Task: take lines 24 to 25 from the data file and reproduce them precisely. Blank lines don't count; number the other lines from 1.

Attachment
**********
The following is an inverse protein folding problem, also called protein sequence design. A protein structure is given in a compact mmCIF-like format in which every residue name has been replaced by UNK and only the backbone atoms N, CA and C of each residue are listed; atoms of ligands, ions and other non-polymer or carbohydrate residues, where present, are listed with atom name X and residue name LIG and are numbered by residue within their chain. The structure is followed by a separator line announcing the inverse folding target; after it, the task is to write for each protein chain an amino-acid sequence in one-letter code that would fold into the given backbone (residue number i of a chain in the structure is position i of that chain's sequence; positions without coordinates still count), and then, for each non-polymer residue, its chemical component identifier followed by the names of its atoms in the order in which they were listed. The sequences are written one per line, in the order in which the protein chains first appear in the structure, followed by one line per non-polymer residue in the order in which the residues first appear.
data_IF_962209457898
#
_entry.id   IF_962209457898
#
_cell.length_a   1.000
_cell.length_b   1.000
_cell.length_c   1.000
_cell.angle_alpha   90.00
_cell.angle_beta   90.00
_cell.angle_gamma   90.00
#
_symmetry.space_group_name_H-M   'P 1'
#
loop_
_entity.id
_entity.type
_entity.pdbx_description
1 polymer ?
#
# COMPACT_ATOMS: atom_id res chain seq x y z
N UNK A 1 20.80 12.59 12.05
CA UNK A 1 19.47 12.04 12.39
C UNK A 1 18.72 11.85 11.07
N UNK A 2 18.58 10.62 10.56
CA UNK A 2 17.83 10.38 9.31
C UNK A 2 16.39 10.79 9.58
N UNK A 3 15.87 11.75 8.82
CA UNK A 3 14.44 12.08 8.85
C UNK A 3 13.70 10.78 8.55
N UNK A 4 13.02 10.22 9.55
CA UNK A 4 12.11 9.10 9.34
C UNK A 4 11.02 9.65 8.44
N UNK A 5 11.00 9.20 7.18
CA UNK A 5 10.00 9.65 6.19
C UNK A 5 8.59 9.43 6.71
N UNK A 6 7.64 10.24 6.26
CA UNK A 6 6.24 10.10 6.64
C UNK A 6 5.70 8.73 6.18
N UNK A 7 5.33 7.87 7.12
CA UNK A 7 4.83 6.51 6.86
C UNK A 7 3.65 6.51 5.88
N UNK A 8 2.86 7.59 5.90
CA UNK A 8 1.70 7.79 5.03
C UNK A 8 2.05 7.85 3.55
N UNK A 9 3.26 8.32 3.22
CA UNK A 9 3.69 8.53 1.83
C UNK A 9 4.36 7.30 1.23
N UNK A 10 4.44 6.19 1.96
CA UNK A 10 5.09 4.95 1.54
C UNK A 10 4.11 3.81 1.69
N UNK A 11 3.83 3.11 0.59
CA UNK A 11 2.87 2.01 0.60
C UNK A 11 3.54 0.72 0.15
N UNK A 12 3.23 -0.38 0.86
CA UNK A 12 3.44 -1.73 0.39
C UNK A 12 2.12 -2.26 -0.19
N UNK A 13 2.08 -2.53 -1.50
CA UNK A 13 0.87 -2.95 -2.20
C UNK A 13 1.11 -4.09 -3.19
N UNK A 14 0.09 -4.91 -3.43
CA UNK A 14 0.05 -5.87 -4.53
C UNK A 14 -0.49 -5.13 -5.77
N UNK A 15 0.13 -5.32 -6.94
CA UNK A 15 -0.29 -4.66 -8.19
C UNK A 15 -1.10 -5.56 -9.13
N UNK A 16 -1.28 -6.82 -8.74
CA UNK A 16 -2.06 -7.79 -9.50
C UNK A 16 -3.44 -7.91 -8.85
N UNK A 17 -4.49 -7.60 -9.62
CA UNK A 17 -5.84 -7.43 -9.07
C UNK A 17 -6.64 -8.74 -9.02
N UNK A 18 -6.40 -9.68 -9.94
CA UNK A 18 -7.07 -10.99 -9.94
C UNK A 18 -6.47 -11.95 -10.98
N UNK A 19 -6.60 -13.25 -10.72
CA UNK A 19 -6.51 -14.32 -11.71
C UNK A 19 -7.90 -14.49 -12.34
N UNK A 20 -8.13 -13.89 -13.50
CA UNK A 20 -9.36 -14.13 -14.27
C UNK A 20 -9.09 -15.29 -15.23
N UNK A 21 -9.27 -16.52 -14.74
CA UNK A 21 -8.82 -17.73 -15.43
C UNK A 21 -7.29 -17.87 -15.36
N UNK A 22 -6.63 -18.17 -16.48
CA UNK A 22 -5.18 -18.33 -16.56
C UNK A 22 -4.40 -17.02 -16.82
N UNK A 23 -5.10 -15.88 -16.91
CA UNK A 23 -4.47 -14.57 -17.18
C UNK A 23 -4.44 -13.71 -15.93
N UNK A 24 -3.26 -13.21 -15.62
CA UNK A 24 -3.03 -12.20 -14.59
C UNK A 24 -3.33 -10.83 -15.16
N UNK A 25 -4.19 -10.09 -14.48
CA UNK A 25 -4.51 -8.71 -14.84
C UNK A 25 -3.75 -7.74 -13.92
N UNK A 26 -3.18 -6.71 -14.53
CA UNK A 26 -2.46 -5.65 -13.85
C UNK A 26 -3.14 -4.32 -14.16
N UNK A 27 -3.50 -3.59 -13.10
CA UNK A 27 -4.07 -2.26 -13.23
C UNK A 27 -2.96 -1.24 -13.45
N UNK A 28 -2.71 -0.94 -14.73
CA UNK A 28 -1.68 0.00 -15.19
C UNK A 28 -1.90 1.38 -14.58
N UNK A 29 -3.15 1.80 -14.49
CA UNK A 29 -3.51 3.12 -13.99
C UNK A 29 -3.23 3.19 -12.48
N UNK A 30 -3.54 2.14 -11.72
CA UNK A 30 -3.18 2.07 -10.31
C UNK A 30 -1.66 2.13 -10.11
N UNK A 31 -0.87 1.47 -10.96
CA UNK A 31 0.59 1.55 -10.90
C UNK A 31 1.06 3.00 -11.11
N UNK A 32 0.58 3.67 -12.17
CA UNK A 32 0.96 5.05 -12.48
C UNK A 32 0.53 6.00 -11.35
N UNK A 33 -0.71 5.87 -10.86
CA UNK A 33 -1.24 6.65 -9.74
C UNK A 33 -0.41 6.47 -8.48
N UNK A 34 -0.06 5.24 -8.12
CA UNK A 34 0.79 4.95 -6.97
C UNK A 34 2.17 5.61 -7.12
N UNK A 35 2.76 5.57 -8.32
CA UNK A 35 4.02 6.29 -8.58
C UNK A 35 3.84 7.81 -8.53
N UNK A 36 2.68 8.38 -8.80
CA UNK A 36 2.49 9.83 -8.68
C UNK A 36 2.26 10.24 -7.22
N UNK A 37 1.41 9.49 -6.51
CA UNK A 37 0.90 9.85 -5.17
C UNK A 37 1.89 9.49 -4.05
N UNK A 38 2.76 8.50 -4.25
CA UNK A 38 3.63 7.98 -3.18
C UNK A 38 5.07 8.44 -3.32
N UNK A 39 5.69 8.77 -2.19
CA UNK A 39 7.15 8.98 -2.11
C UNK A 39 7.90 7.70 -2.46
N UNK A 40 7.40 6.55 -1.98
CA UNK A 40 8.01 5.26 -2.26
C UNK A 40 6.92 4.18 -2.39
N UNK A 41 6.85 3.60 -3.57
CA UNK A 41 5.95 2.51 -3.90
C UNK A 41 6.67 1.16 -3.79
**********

C UNK A 1 18.72 11.85 11.07
N UNK A 2 18.58 10.62 10.56